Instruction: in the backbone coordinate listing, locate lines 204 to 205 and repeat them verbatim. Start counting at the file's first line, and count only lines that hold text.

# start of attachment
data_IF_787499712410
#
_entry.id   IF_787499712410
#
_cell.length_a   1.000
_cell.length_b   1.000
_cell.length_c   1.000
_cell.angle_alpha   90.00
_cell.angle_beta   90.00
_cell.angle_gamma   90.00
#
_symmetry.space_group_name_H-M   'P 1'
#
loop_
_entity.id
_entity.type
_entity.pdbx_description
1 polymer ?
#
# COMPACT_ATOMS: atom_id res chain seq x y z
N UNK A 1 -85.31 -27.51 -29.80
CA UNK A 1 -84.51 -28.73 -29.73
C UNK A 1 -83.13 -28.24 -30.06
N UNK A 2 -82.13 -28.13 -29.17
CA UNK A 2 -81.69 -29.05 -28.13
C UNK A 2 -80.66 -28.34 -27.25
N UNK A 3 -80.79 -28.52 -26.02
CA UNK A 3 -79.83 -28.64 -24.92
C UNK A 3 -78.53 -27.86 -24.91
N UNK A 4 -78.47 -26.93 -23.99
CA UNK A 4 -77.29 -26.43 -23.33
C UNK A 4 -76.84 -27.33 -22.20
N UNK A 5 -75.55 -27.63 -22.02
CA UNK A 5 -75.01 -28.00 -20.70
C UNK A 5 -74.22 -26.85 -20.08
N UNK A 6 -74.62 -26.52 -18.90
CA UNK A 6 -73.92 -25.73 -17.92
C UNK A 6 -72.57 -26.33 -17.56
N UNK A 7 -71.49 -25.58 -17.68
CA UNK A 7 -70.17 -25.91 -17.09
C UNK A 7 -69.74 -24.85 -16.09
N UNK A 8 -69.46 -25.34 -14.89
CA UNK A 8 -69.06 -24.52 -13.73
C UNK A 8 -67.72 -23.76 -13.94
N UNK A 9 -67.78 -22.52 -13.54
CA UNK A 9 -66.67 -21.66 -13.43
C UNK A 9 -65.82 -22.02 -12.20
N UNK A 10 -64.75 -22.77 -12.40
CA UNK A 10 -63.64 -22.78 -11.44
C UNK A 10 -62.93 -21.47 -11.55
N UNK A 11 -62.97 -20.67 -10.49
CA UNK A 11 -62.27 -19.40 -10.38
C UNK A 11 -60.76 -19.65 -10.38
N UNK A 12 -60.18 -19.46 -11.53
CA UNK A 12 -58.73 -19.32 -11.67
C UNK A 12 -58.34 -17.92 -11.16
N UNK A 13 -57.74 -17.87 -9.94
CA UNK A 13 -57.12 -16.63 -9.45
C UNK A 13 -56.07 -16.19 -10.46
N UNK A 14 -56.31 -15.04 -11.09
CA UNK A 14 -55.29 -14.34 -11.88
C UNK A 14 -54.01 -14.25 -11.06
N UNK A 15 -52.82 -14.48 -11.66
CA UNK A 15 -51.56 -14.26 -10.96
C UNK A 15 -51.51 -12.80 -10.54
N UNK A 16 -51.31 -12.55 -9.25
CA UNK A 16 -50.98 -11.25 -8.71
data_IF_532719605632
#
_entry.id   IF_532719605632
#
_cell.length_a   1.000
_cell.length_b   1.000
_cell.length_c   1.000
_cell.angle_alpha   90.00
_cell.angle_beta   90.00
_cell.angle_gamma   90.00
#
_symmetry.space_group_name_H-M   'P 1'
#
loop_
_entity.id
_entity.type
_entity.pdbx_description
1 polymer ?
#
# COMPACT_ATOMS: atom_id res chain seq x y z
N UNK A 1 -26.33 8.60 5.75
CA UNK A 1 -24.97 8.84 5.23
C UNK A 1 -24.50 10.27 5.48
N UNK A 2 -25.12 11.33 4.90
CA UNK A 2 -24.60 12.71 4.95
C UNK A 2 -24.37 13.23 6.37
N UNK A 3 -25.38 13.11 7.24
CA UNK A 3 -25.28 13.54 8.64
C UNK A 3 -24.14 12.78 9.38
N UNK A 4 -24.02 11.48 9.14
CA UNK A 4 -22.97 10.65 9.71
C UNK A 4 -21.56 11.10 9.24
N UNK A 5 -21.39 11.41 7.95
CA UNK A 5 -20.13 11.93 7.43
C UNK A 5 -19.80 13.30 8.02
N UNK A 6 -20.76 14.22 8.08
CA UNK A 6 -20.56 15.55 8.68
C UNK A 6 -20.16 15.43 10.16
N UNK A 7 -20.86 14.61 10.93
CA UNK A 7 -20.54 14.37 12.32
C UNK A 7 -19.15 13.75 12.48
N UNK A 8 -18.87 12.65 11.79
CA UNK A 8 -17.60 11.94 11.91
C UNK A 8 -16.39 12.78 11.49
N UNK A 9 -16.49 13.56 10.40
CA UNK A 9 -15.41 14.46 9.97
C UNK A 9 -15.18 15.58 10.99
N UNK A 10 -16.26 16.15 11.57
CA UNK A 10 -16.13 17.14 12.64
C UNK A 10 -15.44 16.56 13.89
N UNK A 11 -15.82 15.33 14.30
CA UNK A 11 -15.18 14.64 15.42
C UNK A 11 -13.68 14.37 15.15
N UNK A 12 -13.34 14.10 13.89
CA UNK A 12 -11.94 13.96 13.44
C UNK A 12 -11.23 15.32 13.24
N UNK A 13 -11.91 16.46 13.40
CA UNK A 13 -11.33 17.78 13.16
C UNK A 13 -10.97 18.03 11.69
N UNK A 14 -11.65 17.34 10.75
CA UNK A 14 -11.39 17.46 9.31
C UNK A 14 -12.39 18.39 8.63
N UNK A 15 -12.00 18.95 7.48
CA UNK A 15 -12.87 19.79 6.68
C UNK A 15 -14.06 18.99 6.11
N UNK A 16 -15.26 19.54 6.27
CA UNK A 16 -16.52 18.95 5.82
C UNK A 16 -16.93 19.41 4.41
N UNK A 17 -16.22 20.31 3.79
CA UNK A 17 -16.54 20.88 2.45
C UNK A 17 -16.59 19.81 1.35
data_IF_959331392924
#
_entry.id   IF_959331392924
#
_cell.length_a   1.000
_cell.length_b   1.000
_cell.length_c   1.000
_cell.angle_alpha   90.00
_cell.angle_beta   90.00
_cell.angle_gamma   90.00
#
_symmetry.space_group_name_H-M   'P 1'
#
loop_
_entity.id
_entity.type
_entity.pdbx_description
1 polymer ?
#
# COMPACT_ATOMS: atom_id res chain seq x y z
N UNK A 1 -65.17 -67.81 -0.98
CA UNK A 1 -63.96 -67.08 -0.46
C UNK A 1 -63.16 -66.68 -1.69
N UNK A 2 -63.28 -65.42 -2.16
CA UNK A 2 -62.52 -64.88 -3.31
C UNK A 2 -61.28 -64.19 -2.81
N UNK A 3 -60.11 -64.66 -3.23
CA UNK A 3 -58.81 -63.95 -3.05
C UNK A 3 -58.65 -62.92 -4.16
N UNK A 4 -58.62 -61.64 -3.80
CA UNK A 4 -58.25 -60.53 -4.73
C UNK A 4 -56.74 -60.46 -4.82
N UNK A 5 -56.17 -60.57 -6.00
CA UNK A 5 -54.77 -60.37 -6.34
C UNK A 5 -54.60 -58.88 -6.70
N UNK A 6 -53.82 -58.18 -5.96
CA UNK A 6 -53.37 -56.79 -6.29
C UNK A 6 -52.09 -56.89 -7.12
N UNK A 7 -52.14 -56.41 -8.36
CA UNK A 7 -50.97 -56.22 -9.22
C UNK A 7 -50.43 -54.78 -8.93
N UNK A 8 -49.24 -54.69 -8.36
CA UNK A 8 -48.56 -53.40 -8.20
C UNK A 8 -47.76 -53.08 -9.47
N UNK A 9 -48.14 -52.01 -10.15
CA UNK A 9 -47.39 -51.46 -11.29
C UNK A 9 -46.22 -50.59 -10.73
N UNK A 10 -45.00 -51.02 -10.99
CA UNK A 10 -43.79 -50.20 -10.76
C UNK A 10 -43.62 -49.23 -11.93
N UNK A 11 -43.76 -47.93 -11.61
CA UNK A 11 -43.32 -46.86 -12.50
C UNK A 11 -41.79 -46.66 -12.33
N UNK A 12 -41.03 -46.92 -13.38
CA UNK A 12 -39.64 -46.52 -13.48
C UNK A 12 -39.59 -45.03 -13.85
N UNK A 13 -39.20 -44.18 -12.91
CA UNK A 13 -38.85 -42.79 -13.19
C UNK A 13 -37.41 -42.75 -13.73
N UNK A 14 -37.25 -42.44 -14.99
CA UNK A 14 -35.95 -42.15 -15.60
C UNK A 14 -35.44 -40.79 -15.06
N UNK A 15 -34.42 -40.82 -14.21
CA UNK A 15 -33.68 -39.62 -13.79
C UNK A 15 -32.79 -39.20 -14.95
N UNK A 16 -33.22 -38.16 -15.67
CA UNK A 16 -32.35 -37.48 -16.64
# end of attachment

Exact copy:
N UNK A 16 -33.22 -38.16 -15.67
CA UNK A 16 -32.35 -37.48 -16.64